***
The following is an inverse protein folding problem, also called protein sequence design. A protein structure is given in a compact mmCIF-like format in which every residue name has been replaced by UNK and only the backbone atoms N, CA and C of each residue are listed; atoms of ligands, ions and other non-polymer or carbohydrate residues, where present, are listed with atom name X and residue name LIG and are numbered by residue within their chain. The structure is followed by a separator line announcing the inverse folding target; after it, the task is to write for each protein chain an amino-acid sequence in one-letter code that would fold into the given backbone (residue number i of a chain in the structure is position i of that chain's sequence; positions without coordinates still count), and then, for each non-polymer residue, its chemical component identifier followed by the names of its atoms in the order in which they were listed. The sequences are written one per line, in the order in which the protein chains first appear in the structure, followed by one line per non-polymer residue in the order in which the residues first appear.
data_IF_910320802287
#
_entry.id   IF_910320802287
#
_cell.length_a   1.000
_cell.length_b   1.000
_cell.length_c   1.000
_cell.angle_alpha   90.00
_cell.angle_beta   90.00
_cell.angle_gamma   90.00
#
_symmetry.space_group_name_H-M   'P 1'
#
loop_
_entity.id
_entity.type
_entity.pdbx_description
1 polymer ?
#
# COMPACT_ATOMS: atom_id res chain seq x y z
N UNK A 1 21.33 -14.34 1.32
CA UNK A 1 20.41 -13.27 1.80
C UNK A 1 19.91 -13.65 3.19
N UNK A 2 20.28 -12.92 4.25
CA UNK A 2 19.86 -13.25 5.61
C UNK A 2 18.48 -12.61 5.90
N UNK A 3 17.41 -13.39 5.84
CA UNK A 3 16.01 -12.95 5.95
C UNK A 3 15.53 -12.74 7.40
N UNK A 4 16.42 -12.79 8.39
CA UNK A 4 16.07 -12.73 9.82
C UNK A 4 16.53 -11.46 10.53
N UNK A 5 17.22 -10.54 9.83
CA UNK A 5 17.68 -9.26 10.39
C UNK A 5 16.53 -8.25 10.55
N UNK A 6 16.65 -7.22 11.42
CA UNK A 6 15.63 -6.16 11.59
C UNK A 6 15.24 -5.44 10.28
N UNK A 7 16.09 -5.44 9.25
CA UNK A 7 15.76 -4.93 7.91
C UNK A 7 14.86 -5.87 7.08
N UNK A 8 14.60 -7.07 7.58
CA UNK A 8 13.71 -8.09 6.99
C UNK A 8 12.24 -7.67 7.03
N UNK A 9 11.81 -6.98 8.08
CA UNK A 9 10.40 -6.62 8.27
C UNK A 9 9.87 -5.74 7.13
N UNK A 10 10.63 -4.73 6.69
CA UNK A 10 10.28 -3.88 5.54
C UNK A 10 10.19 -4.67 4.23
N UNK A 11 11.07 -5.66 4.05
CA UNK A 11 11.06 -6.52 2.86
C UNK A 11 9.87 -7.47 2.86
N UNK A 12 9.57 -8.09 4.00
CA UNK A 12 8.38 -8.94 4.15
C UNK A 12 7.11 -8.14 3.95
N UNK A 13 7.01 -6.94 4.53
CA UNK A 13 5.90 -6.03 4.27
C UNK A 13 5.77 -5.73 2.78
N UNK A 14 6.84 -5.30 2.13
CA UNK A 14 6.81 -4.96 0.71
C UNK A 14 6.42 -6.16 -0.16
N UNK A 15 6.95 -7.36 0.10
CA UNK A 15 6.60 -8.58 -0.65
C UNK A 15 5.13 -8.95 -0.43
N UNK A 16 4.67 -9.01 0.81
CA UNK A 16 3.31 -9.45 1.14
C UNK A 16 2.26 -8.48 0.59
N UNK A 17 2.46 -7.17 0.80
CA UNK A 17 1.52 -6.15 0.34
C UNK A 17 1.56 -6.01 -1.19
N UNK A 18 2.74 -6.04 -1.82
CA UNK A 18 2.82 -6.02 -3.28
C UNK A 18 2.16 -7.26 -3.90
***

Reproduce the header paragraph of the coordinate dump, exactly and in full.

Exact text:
The following is an inverse protein folding problem, also called protein sequence design. A protein structure is given in a compact mmCIF-like format in which every residue name has been replaced by UNK and only the backbone atoms N, CA and C of each residue are listed; atoms of ligands, ions and other non-polymer or carbohydrate residues, where present, are listed with atom name X and residue name LIG and are numbered by residue within their chain. The structure is followed by a separator line announcing the inverse folding target; after it, the task is to write for each protein chain an amino-acid sequence in one-letter code that would fold into the given backbone (residue number i of a chain in the structure is position i of that chain's sequence; positions without coordinates still count), and then, for each non-polymer residue, its chemical component identifier followed by the names of its atoms in the order in which they were listed. The sequences are written one per line, in the order in which the protein chains first appear in the structure, followed by one line per non-polymer residue in the order in which the residues first appear.